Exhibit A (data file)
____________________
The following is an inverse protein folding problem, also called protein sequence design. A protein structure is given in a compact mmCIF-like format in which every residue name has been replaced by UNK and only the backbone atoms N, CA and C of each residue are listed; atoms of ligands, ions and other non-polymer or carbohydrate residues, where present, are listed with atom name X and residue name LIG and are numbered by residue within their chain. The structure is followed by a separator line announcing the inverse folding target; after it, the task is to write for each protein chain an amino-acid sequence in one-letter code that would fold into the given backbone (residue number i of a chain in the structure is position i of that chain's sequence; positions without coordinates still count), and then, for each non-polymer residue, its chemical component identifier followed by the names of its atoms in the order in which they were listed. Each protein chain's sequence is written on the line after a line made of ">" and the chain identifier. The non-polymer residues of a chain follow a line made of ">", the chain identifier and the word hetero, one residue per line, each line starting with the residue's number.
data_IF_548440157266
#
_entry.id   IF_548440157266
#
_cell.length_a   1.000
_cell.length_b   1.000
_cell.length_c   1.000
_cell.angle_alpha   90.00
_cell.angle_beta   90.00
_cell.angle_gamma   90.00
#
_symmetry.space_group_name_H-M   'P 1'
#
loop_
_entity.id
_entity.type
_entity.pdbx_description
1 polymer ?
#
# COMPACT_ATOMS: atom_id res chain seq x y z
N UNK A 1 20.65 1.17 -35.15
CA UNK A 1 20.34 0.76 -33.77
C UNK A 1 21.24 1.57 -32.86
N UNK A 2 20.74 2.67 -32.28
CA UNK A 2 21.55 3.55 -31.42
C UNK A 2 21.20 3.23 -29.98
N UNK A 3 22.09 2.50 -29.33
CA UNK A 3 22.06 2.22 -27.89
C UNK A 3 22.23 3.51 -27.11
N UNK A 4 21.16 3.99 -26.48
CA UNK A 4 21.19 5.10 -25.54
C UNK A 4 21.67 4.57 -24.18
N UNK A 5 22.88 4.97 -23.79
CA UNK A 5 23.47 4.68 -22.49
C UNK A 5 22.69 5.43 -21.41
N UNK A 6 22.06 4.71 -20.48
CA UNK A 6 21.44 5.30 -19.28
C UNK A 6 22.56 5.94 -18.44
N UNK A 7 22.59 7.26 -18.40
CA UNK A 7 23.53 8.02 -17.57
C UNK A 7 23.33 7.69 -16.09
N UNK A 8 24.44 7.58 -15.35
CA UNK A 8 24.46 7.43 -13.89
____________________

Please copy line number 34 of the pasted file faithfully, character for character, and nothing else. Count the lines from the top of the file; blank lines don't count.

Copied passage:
N UNK A 5 22.88 4.97 -23.79